• a lot of 502 Gateway errors popped up for seemingly no reason (and this popped up unconsistently)

I came to the conclusion that the default configuration of HAProxy was not appropriate for Unicorn. After some web digging, I discovered the "http-buffer-request" option.

Here is what the HAProxy 1.8 documentation says about the "http-buffer-request" option :

It is sometimes desirable to wait for the body of an HTTP request before taking a decision. This is what is being done by "balance url_param" for example. The first use case is to buffer requests from slow clients before connecting to the server. Another use case consists in taking the routing decision based on the request body's contents. This option placed in a frontend or backend forces the HTTP processing to wait until either the wholebody is received, or the request buffer is full, or the first chunk is complete in case of chunked encoding. It can have undesired side effects with some applications abusing HTTP by expecting unbuffered transmissions between the frontend and the backend, so this should definitely not be used by default.

It seems to be the best fit with Unicorn's philosophy! Let's activate the option in each backend corresponding to a Unicorn-run application:

backend unicorn-app
	option http-buffer-request
	server unicorn-app 1.2.3.4:3000

and restart HAProxy:

/etc/init.d/haproxy reload

mardi 17 avril 2018

Atheros AR9271 and Debian Stretch

I was expecting an easy use of my brand new Wifi adapter AWUS036NHA under Debian Stretch but I hit an unexpected bug...

I started with

apt install firmware-atheros

and soon the blue LED on the Alfa device was blinking furiously. So good so far! But when I tried to connect to a Wifi network with Network-Manager the tool was unable to connect. And no matter what I did it failed to connect. This is what I could see in the system logs (dmesg):

[  217.118991] usb 1-3: USB disconnect, device number 5
[  219.137772] usb 1-3: new high-speed USB device number 6 using xhci_hcd
[  219.294368] usb 1-3: New USB device found, idVendor=0cf3, idProduct=9271
[  219.294373] usb 1-3: New USB device strings: Mfr=16, Product=32, SerialNumber=48
[  219.294376] usb 1-3: Product: UB91C
[  219.294378] usb 1-3: Manufacturer: ATHEROS
[  219.294380] usb 1-3: SerialNumber: 12345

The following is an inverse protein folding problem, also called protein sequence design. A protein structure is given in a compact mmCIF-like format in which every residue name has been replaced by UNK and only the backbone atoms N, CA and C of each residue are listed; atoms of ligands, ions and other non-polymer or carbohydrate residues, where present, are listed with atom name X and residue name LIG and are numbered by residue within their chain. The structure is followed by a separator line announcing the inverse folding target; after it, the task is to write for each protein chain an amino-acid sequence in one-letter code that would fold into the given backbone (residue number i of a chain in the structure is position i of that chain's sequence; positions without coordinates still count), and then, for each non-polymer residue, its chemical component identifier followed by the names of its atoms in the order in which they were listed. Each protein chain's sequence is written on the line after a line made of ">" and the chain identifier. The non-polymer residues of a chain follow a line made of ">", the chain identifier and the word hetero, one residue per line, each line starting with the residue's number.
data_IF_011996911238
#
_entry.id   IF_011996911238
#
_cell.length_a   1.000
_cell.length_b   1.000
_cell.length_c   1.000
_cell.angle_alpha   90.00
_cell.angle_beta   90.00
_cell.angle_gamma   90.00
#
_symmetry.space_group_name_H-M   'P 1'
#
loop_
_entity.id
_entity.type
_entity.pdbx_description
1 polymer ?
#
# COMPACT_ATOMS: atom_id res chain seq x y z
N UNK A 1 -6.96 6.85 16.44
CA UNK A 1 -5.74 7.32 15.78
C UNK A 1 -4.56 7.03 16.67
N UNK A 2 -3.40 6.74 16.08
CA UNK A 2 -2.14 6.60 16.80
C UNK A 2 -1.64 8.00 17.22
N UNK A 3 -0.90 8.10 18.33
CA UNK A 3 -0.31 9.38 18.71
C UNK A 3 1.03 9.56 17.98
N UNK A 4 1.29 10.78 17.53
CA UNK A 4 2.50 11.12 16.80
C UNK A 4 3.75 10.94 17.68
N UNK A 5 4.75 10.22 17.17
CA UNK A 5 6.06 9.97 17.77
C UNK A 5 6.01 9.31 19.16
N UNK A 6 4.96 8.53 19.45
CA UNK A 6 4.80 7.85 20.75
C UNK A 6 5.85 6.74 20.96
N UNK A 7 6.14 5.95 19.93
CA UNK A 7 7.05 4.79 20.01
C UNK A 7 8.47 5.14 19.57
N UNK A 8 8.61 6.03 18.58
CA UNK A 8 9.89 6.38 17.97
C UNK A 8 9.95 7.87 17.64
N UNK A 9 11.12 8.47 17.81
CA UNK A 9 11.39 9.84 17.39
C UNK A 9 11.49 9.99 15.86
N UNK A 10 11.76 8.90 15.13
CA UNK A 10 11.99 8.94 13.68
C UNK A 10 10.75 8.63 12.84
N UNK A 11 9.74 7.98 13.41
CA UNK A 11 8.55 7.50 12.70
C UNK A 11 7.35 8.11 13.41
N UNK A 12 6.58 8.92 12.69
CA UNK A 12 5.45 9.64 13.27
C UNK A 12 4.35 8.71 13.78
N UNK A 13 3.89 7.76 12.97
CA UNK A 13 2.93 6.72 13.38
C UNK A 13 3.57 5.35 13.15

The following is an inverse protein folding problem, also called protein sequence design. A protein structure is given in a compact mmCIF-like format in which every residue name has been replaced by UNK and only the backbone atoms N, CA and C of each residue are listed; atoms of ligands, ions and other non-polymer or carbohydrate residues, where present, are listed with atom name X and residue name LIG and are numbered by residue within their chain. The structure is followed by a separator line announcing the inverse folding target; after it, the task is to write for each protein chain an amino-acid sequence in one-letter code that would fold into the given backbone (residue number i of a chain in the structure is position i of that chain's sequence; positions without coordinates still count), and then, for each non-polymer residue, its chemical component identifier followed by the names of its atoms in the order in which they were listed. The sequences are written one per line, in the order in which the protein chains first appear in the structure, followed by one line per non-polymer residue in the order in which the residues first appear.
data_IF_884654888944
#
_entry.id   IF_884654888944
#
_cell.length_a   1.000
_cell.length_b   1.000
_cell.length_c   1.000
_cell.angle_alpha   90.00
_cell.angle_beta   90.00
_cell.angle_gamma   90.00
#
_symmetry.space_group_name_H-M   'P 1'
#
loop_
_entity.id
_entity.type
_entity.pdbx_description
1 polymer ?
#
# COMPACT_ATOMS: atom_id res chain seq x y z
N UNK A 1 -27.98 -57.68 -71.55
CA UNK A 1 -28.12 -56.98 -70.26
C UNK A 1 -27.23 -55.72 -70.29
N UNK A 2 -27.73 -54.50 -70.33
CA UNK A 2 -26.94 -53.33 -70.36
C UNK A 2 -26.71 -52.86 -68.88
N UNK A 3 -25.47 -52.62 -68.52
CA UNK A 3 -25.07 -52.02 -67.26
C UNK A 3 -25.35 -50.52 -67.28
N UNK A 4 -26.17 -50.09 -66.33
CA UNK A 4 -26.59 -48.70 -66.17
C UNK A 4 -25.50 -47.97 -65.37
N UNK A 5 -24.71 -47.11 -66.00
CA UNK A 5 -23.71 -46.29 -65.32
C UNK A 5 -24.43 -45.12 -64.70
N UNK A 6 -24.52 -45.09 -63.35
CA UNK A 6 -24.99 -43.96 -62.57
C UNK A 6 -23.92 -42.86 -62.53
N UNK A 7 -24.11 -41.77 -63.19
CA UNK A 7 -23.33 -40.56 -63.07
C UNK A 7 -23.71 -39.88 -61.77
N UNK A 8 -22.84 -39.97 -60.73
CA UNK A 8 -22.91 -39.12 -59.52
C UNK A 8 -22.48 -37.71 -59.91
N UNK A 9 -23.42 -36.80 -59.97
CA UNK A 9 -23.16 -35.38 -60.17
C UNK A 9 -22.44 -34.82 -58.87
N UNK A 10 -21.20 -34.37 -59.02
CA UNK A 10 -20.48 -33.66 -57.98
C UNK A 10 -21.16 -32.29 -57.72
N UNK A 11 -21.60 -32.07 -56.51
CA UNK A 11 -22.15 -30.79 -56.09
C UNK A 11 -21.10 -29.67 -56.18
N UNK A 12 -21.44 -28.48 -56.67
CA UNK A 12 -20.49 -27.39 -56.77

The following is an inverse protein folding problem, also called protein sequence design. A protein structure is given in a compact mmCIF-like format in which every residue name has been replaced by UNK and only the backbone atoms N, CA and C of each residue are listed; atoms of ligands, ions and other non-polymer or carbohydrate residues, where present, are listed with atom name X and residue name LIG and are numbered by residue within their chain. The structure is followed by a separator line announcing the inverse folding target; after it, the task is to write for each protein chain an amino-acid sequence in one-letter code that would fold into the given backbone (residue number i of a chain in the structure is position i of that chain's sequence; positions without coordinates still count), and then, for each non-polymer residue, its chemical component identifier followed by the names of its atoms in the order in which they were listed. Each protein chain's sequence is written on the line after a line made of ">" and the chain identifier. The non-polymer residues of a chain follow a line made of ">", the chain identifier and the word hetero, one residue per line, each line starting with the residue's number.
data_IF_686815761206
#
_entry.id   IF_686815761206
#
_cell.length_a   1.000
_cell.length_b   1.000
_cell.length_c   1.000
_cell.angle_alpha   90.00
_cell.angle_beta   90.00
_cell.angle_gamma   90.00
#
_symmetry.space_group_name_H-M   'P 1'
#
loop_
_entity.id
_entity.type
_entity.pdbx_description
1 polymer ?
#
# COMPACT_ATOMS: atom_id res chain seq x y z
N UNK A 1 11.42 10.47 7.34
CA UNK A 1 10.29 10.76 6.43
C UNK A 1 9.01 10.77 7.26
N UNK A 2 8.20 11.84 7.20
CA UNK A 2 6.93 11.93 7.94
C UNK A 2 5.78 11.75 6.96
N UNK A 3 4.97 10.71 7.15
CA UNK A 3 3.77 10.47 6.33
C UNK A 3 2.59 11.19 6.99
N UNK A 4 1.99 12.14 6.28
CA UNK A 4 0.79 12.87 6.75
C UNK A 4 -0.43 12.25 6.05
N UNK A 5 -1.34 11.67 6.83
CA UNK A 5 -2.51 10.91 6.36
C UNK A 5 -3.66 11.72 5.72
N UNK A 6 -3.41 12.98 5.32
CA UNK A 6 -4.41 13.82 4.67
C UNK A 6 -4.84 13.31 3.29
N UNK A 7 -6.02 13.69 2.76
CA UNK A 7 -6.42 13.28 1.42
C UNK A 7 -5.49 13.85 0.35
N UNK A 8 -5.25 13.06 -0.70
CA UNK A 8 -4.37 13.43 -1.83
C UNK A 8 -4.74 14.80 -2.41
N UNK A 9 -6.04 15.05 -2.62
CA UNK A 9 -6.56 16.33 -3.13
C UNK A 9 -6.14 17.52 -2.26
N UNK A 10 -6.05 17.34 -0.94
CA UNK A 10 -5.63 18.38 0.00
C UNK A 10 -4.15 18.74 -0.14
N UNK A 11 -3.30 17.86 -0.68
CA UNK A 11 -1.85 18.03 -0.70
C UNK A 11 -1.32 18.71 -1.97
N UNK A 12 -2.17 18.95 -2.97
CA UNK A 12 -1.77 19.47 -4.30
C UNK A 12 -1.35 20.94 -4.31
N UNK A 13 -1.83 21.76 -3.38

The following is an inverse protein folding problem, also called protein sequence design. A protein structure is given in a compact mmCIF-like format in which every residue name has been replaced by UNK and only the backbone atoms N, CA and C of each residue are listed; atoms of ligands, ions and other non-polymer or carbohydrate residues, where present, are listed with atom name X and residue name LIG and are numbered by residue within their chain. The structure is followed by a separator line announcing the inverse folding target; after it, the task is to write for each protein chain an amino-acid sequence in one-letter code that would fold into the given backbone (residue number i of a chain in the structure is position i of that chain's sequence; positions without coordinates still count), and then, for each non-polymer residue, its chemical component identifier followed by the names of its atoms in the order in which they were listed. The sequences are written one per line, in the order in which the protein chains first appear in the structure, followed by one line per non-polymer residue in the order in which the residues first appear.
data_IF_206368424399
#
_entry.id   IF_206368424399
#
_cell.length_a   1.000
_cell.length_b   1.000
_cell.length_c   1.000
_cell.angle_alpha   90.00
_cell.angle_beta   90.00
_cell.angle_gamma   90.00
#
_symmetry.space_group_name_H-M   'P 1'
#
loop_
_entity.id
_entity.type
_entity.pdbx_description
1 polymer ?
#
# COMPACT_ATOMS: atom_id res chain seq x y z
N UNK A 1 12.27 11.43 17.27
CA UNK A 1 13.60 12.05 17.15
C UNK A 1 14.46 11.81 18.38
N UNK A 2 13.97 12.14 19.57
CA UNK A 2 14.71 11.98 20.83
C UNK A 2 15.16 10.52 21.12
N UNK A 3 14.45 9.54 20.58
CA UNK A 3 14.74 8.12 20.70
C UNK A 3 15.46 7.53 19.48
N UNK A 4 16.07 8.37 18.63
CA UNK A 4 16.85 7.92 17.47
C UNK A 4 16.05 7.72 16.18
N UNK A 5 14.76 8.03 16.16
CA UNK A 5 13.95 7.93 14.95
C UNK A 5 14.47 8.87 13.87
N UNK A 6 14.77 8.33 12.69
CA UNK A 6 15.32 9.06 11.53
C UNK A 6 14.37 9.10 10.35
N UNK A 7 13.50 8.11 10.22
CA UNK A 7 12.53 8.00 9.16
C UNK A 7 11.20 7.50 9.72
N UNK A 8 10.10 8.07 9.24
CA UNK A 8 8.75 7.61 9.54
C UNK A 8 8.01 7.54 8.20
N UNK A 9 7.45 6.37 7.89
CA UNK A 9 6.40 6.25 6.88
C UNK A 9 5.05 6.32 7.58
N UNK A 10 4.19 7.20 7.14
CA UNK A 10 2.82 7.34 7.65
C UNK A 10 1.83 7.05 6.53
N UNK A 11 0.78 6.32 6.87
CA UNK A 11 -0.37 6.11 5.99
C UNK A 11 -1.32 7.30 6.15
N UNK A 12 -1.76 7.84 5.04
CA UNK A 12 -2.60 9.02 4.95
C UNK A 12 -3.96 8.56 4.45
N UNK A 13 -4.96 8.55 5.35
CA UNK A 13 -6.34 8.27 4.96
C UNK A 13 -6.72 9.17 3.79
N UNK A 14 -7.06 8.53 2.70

[  219.295099] usb 1-3: ath9k_htc: Firmware ath9k_htc/htc_9271-1.4.0.fw requested
[  219.295555] usb 1-3: firmware: direct-loading firmware ath9k_htc/htc_9271-1.4.0.fw
[  219.578229] usb 1-3: ath9k_htc: Transferred FW: ath9k_htc/htc_9271-1.4.0.fw, size: 51008
[  219.829806] ath9k_htc 1-3:1.0: ath9k_htc: HTC initialized with 33 credits
[  220.096217] ath9k_htc 1-3:1.0: ath9k_htc: FW Version: 1.4
[  220.096221] ath9k_htc 1-3:1.0: FW RMW support: On
[  220.096224] ath: EEPROM regdomain: 0x833a
[  220.096225] ath: EEPROM indicates we should expect a country code
[  220.096227] ath: doing EEPROM country->regdmn map search
[  220.096229] ath: country maps to regdmn code: 0x37
[  220.096231] ath: Country alpha2 being used: GB
[  220.096232] ath: Regpair used: 0x37
[  220.101582] ieee80211 phy1: Atheros AR9271 Rev:1
[  220.115019] ath9k_htc 1-3:1.0 wlx00c0ca9751d9: renamed from wlan1
[  220.148280] IPv6: ADDRCONF(NETDEV_UP): wlx00c0ca9751d9: link is not ready
[  220.332215] IPv6: ADDRCONF(NETDEV_UP): wlx00c0ca9751d9: link is not ready
[  220.578623] IPv6: ADDRCONF(NETDEV_UP): wlx00c0ca9751d9: link is not ready
[  220.642308] IPv6: ADDRCONF(NETDEV_UP): wlx00c0ca9751d9: link is not ready
[  255.566737] IPv6: ADDRCONF(NETDEV_UP): wlx00c0ca9751d9: link is not ready
[  259.745782] IPv6: ADDRCONF(NETDEV_UP): wlx00c0ca9751d9: link is not ready
[  259.986747] IPv6: ADDRCONF(NETDEV_UP): wlx00c0ca9751d9: link is not ready
[  265.841754] IPv6: ADDRCONF(NETDEV_UP): wlx00c0ca9751d9: link is not ready
[  276.133407] wlx00c0ca9751d9: authenticate with ec:08:6b:33:71:ba
[  276.391552] wlx00c0ca9751d9: send auth to ec:08:6b:33:71:ba (try 1/3)
[  276.394687] wlx00c0ca9751d9: authenticated
[  281.389219] wlx00c0ca9751d9: aborting authentication with ec:08:6b:33:71:ba by local choice (Reason: 3=DEAUTH_LEAVING)
[  282.900769] wlx00c0ca9751d9: authenticate with ec:08:6b:33:71:ba
[  283.164429] wlx00c0ca9751d9: send auth to ec:08:6b:33:71:ba (try 1/3)
[  283.167350] wlx00c0ca9751d9: authenticated

wlx00c0ca9751d9 is the name the system gave to the adapter and I was intrigued with this error line:

aborting authentication with ec:08:6b:33:71:ba by local choice (Reason: 3=DEAUTH_LEAVING)

After looking up on the web, I discovered that other users of Atheros firmware reported issue when the adapter was given a long name...

So I decided to teach udev to give a shorter name to the wifi device, for example wlan1. And by the way it would be easier to remember!

The first step was to detect the attributes seen by udev on the device. The right command to do so is:

udevadm info -a -p /sys/class/net/wlx00c0ca9751d9

Among many other attributes, I spotted quite precise ones:

ATTRS{manufacturer}=="ATHEROS"
ATTRS{product}=="UB91C"

Then I opened /etc/udev/rules.d/70-persistent-net.rules and added this line:

SUBSYSTEM=="net", ACTION=="add", DRIVERS=="?*", ATTRS{manufacturer}=="ATHEROS", ATTRS{product}=="UB91C", NAME="wlan1"

After restarting udev with

/etc/init.d/udev restart

I unplugged and then plugged back the Wifi adapter and it was recognized as wlan1. And then the Wifi connection could be established.

Complicated but quite effective fix!